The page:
Apart from CDK inhibitors, several new candidate molecules have been developed as anti-ATL reagents. Among others, attempts have been made to target surface antigens such as CCR4 and CD30 on ATL cells with novel monoclonal antibodies. In particular, the CCR4 monoclonal antibody Mogamulizumab (Potelligeo) was successfully introduced in the clinical settings by a group of one of the coauthors of this paper, and promising results were obtained (22). Mogamulizumab show strong ADCC on target ATL cells by efficient and antigen-specific activation of NK cells due to increased binding to FcγRIIIa.
Currently, the leading role in cancer therapy is played by combination therapy. In addition to the original standard care for cancer patients including chemotherapy, surgery, radiation therapy, a therapy that combines various regimen has been attempted. Besides already mentioned antibody medicine, various immunotherapy methods are becoming available (23). These include adoptive immunotherapy using immune cells such as NK cells, dendritic cells, killer T-cells with or without genetic modification like CAR-T cells, and immune checkpoint inhibitors. More recently, oncolytic virus therapy, which many infectious viruses preferentially infect cancer cells and destroy the target cancer cells, has attracted attention (24). Over 3 decades ago, we showed that human immunodeficiency virus type 1 (HIV-1), a causative agent of AIDS, preferentially infects and destroys ATL cells very efficiently (25). Selective killing of cancer cells by the virus is a phenomenon commonly seen by infection with conventional viruses which are not as pathogenic as HIV.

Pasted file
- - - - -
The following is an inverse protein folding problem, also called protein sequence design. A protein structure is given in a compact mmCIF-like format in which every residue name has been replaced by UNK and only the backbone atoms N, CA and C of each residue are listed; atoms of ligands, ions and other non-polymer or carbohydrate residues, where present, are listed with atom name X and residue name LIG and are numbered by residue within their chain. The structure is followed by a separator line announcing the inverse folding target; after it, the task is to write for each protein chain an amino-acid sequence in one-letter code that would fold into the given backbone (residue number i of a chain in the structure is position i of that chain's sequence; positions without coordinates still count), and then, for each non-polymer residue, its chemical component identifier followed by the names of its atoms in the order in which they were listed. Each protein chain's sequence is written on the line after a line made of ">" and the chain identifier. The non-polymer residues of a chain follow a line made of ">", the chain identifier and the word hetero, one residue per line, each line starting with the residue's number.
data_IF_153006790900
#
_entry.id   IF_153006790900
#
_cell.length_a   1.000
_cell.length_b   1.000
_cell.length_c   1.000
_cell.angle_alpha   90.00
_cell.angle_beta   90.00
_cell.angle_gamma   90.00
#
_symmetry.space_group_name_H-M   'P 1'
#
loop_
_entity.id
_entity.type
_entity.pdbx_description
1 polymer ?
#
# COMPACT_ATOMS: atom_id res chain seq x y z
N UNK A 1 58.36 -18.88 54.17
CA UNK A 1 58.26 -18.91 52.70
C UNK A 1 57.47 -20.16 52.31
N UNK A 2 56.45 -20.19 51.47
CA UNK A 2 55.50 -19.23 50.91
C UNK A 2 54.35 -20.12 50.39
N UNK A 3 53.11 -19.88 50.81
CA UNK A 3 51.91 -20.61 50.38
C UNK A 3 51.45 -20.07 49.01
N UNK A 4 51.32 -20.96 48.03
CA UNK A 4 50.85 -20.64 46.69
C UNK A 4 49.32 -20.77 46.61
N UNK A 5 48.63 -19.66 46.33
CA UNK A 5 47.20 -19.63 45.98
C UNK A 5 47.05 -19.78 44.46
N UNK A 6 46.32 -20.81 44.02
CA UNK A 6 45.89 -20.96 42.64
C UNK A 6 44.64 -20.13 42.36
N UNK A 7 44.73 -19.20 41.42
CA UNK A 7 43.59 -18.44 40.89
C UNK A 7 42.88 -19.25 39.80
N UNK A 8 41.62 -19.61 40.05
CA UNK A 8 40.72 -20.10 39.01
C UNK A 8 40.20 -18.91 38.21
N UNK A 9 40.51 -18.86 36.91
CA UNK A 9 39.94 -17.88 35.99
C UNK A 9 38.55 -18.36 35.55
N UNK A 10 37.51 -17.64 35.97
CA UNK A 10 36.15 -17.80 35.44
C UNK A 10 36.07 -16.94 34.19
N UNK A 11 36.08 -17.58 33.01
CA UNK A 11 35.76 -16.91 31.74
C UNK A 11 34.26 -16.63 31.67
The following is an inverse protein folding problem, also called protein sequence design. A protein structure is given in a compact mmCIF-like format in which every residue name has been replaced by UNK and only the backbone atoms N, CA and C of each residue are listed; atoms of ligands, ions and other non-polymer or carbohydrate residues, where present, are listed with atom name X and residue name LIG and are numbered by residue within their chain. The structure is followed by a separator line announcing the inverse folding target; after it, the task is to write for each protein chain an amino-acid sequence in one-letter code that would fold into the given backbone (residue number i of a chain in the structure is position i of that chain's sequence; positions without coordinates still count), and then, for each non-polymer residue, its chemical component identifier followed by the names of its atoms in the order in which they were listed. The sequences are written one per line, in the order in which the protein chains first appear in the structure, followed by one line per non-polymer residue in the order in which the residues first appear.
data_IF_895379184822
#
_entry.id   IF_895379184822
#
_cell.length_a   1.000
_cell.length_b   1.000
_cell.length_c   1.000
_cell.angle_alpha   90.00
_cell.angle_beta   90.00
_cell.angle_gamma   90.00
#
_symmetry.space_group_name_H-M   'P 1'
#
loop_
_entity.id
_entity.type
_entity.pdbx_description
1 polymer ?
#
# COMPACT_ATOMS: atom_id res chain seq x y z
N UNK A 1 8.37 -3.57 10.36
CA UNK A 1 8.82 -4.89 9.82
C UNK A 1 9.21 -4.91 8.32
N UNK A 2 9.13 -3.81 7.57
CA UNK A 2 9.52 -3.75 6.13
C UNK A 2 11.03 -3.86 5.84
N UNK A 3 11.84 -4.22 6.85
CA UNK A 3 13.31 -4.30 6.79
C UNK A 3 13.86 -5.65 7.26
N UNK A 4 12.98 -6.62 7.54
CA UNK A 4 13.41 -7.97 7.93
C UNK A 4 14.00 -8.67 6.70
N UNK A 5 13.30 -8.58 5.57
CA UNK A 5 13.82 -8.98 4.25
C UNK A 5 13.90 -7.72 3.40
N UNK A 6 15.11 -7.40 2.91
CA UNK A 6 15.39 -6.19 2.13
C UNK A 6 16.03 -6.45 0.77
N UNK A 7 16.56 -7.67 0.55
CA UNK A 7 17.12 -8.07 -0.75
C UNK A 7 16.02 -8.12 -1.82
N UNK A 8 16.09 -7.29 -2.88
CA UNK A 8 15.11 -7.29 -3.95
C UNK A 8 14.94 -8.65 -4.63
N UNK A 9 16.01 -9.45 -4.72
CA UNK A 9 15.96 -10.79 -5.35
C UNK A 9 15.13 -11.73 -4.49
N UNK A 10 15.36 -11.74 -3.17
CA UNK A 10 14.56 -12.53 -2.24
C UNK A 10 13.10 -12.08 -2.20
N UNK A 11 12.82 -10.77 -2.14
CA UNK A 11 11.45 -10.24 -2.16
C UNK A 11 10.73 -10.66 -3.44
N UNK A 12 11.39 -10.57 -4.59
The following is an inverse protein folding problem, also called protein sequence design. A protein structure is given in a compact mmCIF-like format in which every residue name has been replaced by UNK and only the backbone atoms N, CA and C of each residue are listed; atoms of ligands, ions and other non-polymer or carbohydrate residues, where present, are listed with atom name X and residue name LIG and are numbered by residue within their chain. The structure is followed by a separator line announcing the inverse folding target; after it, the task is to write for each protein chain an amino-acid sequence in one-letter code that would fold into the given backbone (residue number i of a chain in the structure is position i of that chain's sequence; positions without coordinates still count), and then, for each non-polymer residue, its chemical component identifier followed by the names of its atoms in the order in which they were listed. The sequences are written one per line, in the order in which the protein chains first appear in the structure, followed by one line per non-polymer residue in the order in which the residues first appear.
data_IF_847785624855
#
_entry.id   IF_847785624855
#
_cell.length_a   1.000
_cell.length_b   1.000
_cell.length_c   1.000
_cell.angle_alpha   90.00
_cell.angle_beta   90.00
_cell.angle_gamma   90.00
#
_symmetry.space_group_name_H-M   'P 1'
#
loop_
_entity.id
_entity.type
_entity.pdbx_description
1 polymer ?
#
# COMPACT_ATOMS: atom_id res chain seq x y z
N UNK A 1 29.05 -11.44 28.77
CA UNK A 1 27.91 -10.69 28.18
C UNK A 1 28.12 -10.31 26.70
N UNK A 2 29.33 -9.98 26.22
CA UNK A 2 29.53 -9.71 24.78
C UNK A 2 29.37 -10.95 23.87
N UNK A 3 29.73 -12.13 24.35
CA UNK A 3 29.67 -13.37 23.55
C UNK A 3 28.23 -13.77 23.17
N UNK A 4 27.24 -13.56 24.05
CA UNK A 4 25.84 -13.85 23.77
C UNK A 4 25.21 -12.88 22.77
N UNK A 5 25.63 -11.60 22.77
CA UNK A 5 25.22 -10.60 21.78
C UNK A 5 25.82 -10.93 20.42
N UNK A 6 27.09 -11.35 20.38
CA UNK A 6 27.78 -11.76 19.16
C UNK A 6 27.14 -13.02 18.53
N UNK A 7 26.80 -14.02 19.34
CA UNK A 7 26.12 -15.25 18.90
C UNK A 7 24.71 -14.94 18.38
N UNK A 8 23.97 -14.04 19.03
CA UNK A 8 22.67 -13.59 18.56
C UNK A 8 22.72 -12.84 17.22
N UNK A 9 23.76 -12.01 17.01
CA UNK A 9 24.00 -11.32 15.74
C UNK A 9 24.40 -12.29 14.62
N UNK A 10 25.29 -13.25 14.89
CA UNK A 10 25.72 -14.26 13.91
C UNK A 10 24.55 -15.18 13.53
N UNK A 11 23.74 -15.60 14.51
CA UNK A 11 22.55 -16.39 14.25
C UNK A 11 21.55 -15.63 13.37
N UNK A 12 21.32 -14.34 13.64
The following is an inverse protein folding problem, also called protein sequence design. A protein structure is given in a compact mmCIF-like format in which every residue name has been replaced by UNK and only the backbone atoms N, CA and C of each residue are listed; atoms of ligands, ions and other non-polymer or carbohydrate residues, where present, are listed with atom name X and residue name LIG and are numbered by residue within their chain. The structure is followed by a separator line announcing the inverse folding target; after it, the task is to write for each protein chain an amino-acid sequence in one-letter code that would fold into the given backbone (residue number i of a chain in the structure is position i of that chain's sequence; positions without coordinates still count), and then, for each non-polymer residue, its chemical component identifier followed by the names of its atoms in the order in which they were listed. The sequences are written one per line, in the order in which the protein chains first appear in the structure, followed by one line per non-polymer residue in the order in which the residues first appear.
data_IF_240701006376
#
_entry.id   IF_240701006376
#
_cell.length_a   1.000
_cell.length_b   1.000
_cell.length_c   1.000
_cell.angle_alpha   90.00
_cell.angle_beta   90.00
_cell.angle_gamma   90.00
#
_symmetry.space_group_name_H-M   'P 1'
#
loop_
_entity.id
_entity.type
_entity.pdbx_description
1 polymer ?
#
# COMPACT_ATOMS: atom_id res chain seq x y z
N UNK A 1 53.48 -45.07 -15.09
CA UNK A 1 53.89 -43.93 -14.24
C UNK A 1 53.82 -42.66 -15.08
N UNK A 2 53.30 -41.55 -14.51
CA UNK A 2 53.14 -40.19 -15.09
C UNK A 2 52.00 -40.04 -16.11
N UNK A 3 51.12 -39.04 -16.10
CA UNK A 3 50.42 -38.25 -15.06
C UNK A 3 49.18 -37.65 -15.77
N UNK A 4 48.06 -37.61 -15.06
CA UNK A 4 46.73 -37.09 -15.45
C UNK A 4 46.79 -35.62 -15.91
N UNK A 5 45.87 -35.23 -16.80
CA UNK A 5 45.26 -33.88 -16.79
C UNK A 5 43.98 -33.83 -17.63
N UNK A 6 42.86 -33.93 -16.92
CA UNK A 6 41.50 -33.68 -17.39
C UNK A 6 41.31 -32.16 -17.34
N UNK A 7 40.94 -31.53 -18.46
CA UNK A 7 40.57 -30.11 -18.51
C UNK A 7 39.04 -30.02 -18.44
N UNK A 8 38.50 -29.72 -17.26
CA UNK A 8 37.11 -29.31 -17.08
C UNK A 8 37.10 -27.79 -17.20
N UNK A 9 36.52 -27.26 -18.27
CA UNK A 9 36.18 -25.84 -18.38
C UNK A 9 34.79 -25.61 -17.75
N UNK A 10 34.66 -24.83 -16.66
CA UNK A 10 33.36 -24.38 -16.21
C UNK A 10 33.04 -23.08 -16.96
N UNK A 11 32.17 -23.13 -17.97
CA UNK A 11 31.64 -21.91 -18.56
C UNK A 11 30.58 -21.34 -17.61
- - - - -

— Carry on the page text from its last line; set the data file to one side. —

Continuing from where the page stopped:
In conclusion, present CDK9-specific inhibitor or its successor is expected to become a powerful tool to treat malignancy such as ATL. Especially, their combination with various immuno-therapeutic medicines and oncolytic viruses will be of particular interest.
The authors thank the personnel of National Institute of Infectious Diseases and Tokyo Medical and Dental University, Japan, and Department of Experimental Pathology, NYU Langone Medical Center for their assistance.
Conflicts of Interest: The authors have no conflicts of interest to declare.
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Cite this article as: Ahmed S, Dewan MZ, Yamamoto N. Is cyclin-dependent kinase 9 a novel specific molecular target of adult T-cell leukemia/lymphoma? J Lab Precis Med 2018;3:9.